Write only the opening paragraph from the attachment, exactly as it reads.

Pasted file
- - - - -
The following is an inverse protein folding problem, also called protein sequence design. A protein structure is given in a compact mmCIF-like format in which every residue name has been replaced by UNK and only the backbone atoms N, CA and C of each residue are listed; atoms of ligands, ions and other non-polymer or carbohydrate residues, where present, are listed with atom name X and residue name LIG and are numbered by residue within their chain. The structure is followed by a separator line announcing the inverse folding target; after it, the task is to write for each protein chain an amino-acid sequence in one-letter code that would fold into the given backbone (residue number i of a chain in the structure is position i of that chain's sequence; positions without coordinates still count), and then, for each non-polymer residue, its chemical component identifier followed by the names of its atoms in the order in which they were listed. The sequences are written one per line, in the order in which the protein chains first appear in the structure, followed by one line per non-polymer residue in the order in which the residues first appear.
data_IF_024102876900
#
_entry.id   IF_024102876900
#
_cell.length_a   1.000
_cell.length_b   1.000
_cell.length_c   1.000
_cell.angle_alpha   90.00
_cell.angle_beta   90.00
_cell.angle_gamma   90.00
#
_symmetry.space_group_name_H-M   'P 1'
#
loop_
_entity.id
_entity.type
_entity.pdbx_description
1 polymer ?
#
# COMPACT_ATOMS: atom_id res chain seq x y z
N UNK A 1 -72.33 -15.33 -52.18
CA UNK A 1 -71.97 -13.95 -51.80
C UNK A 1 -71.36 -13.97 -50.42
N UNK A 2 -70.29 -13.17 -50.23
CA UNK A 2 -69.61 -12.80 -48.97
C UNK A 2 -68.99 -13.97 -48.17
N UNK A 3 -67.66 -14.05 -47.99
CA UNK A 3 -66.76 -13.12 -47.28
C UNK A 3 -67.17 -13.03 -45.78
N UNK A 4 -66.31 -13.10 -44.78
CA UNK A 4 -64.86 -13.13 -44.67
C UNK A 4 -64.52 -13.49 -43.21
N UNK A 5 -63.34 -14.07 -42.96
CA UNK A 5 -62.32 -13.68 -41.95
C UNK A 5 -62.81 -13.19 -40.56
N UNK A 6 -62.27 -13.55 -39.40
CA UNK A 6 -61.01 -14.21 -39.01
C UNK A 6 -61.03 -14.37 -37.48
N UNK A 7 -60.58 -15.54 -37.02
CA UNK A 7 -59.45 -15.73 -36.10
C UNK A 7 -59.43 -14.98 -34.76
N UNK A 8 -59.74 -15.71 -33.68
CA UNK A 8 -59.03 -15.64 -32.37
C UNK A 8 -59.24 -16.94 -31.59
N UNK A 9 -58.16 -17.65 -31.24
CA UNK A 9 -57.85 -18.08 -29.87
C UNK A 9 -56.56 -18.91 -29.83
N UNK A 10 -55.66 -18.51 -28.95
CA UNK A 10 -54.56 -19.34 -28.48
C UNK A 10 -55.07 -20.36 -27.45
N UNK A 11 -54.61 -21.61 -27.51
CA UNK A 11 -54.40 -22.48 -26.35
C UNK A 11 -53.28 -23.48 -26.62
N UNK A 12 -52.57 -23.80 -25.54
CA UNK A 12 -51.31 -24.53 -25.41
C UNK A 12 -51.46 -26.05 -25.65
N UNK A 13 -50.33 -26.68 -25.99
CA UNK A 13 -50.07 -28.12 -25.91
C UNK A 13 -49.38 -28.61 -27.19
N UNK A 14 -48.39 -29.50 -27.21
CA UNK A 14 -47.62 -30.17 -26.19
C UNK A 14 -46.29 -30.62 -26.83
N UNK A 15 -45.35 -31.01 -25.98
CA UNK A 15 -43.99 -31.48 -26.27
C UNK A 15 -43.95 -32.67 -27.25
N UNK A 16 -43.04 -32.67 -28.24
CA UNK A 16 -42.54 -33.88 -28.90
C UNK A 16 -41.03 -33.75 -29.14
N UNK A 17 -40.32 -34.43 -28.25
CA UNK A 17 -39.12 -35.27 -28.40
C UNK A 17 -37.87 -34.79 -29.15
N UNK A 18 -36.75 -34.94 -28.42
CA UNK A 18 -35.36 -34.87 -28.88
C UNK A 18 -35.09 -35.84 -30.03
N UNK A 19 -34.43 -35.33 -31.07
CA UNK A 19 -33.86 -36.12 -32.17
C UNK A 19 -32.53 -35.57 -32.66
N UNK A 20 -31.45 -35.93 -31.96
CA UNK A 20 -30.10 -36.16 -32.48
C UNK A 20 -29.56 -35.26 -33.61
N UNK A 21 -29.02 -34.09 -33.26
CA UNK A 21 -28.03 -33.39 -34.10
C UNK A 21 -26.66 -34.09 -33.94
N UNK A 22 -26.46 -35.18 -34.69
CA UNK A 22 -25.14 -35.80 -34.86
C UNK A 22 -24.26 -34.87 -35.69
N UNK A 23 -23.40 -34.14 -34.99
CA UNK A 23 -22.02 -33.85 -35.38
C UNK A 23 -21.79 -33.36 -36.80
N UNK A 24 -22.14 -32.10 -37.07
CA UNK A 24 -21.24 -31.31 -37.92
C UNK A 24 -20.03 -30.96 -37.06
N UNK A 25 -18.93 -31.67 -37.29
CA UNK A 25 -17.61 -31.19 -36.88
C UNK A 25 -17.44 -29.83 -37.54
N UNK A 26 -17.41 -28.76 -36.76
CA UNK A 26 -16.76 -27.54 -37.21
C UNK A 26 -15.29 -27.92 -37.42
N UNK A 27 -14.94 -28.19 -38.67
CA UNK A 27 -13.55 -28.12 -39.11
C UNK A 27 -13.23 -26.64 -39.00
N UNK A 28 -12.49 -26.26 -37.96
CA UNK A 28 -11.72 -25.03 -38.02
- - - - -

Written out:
The following is an inverse protein folding problem, also called protein sequence design. A protein structure is given in a compact mmCIF-like format in which every residue name has been replaced by UNK and only the backbone atoms N, CA and C of each residue are listed; atoms of ligands, ions and other non-polymer or carbohydrate residues, where present, are listed with atom name X and residue name LIG and are numbered by residue within their chain. The structure is followed by a separator line announcing the inverse folding target; after it, the task is to write for each protein chain an amino-acid sequence in one-letter code that would fold into the given backbone (residue number i of a chain in the structure is position i of that chain's sequence; positions without coordinates still count), and then, for each non-polymer residue, its chemical component identifier followed by the names of its atoms in the order in which they were listed. The sequences are written one per line, in the order in which the protein chains first appear in the structure, followed by one line per non-polymer residue in the order in which the residues first appear.